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Design of Cyber-Physical Systems using Passivity/Dissipativity
Dr. Panos Antsaklis
Speaker: Dr. Panos Antsaklis, University of Notre Dame

Tuesday, April 7, 2015  |  12:00 p.m. CDT

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Abstract

 Cyber-Physical Systems (CPS) are very common and are becoming ubiquitous.  CPS depend on the seamless integration of computational algorithms and physical components and are characterized by large numbers of tightly integrated heterogeneous components in a network, which may expand and contract dynamically. The control of such systems presents significant challenges and requires designs drawn from approaches such as those in traditional control, computer science, hybrid control systems, discrete event systems, and networked control. In addition, robustness, reliability and security issues for reconfiguring dynamical systems must also be addressed.

Passivity and dissipativity are general, “energy like” concepts that may be used to guarantee properties, such as stability, in complex heterogeneous interconnected systems that are changing dynamically. Passivity and QSR-dissipativity approaches have been proposed to control CPS, together with Lyapunov approaches and symmetry concepts. We use passivity indices, which provide a measure of the degree of passivity, to generalize known results in interconnected systems. Several results for continuous, discrete, switched and networked systems, together with event triggered control architectures will be discussed with emphasis on the control of CPS.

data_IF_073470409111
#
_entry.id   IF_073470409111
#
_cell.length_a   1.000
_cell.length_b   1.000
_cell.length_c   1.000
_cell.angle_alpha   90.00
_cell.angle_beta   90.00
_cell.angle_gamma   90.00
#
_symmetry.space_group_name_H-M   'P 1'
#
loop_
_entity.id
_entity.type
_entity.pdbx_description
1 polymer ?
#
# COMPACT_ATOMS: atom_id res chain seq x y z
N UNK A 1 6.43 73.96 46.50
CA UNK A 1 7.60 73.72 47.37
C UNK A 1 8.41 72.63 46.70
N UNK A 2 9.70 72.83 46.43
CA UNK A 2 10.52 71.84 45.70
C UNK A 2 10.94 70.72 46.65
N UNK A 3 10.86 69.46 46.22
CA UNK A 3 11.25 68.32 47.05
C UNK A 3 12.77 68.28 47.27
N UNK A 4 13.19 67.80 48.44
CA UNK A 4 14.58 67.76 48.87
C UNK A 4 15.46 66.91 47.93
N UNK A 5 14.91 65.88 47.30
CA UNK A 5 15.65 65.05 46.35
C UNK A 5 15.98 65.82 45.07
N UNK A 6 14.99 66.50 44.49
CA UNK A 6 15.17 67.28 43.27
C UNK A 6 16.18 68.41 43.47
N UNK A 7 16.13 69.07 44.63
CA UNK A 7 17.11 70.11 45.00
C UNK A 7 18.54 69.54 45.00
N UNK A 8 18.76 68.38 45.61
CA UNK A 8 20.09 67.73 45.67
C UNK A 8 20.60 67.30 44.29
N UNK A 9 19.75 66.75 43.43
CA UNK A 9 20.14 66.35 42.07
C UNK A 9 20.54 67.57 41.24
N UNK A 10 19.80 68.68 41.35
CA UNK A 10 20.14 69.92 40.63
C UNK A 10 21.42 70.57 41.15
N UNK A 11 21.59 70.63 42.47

Biography

Panos Antsaklis is the Brosey Professor of Electrical Engineering at the University of Notre Dame. He is a graduate of the National Technical University of Athens, Greece, and holds MS and PhD degrees from Brown University. His research addresses problems of control and automation and focuses on control systems that exhibit high degree of autonomy. His recent research focuses on the design of Cyber-Physical Systems using passivity and dissipativity. He had co-authored three research monographs on discrete event systems and on model-based control of networked systems, two graduate textbooks on Linear Systems and has co-edited six books on Intelligent Autonomous Control, Hybrid Systems and Networked Embedded Control Systems. He is IEEE, IFAC and AAAS Fellow, the 2006 recipient of the Engineering Alumni Medal of Brown University and a 2012 honorary doctorate recipient from the University of Lorraine, France. He is the Editor-in-Chief of the IEEE Transactions on Automatic Control.